According to mythology, Anáfi owes its name to the fact that it emerged (anáfi derives from the verb “anafainomai”, which means emerge) from the waters of the Aegean, following the desire of Apollo to offer refuge to the Argonauts. That is why its inhabitants, in his honor, built the temple of Apollo Aiglítis (from the word “aigli” which means glamor, i.e. the one that shines) at the top of Kálamos (where the church of Panagía Kalamiótissa was later built).
Again according to mythology, the island was the homeland of Aeolus, god of winds, who offered Odysseus the bags with his winds.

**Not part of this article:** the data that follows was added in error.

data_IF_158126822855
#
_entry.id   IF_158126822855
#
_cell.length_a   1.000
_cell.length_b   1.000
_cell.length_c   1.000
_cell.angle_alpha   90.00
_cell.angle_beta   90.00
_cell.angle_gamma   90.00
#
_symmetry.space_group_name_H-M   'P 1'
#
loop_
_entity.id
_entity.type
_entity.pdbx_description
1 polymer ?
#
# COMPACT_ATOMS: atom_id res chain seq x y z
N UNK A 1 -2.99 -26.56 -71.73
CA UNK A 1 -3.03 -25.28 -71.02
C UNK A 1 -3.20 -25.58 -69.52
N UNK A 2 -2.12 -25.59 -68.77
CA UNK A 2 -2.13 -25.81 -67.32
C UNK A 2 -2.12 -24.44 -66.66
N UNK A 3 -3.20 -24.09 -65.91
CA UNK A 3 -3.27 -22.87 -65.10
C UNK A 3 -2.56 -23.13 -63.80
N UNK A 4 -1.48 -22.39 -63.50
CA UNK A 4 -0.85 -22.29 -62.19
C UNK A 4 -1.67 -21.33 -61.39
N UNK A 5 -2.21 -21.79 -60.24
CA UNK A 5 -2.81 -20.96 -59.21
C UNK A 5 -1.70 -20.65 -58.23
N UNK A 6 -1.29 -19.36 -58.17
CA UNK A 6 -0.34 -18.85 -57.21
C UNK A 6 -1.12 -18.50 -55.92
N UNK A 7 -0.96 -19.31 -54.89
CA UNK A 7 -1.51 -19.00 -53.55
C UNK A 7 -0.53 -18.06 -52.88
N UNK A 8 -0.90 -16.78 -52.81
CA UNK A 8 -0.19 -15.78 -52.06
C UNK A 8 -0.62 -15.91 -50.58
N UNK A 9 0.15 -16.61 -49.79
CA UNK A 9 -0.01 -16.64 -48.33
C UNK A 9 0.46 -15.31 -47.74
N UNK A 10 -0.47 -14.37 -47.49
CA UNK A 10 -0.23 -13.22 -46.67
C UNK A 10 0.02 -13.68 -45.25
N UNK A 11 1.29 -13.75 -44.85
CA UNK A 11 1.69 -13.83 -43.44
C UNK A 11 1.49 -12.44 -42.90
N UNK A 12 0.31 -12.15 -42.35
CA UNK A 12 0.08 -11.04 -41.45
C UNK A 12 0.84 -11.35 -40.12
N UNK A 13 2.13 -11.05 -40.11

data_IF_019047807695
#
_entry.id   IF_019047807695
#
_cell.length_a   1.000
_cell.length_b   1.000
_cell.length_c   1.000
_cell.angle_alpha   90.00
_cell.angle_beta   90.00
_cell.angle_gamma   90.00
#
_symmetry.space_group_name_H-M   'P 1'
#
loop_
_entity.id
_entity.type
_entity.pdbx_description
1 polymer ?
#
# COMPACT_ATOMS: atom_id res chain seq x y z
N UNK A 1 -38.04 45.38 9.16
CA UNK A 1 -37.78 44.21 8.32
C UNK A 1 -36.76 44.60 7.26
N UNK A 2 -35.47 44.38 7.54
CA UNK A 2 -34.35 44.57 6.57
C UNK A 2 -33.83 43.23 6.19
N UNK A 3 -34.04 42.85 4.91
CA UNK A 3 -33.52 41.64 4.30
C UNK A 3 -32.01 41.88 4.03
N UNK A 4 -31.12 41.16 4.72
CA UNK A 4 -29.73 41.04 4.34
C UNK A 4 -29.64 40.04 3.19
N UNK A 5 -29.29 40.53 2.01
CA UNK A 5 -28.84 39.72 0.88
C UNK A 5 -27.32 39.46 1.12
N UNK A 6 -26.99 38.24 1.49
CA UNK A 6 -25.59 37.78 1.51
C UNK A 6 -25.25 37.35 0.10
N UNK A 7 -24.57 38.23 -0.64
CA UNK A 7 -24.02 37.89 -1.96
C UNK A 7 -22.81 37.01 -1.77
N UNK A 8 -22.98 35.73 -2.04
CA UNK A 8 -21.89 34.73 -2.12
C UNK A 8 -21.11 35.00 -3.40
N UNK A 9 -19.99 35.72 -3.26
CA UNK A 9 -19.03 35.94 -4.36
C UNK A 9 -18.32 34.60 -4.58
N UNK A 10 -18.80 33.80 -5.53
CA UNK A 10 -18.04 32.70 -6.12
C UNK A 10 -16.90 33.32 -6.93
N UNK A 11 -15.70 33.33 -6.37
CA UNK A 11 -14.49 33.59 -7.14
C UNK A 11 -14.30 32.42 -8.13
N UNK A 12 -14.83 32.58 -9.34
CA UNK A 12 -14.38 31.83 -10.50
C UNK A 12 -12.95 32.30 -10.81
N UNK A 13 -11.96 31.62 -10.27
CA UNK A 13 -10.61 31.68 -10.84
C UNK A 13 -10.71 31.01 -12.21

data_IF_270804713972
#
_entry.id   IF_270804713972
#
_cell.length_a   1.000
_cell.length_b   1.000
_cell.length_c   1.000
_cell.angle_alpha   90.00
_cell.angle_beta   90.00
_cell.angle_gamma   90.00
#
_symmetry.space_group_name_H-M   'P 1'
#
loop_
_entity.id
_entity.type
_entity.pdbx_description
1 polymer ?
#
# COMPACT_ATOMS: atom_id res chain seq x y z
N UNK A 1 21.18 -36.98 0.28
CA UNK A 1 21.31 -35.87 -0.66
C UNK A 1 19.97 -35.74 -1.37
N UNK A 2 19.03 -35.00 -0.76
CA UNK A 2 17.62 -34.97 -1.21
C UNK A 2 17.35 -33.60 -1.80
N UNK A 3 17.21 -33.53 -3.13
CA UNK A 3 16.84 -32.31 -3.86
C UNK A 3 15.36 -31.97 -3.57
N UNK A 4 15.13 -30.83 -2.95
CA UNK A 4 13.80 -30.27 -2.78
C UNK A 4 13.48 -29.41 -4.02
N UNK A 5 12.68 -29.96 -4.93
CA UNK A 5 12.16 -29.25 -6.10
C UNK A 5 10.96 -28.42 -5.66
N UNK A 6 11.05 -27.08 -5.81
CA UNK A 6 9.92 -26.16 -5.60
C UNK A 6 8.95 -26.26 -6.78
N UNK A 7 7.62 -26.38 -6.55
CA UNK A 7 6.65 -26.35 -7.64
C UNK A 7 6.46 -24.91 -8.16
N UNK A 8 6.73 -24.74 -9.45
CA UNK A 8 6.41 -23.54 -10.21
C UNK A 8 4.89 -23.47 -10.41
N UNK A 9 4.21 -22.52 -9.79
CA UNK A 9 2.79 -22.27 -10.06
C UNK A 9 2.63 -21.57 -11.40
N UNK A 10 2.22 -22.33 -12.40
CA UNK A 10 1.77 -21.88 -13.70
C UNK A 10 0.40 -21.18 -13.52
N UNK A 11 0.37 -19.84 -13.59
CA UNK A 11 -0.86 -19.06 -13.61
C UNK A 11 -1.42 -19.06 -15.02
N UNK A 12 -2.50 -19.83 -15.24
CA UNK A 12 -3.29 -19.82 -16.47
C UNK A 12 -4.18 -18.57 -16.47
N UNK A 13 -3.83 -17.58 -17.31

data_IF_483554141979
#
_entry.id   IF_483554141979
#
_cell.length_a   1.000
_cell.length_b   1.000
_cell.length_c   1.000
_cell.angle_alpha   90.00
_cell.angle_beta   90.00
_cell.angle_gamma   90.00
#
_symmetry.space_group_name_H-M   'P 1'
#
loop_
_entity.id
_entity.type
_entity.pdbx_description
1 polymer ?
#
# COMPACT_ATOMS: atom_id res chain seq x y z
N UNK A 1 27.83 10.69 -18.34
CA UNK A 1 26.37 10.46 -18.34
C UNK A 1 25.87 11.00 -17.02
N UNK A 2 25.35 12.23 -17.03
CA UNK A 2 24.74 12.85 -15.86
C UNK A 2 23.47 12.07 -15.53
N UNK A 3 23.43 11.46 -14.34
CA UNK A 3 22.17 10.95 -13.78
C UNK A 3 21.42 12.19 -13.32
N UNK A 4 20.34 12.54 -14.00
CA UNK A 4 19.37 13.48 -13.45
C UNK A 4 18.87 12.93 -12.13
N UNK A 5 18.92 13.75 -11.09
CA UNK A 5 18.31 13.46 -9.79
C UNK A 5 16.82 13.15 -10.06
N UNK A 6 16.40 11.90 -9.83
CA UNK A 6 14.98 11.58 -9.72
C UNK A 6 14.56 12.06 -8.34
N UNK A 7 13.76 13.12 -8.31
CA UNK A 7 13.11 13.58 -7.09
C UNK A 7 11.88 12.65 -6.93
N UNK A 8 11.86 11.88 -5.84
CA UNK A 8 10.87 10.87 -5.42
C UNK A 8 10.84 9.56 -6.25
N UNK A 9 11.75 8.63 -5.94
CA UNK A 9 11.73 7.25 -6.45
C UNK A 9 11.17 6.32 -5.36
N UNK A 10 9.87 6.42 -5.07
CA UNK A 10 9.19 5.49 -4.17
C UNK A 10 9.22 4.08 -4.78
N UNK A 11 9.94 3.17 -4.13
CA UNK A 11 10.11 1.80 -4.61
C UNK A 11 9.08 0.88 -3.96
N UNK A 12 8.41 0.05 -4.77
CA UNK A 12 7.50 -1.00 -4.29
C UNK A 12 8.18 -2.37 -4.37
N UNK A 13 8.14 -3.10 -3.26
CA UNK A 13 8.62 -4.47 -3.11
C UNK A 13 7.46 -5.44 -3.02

Phoenicians and later Dorians lived in Anáfi who lived in the center of the island. During the 5th century BC, Anáfi became a member of the Athenian Alliance.
In the Middle Ages the island belonged to the Duchy of Naxos and was ruled by Venetians who, unable to protect the island from pirates, were forced to flee to Crete. In 1537 it was looted by the Turkish Admiral Barbarossa and then enslaved by the Turks. It was liberated in 1832 together with Santorini.
To the east of Anafi dominates the Vráchos (Rock), a limestone monolith with its higher peak, Kálamos. Vráchos is the main attraction of the island and the second largest monolith in the Mediterranean, after Gibraltar. At the top of Kálamos, which leads to a path from the monastery of Zoodóchos Pigí, is the old monastery of Panagía Kalamiótissa, built in 1715, next to the ruins of a medieval fortress.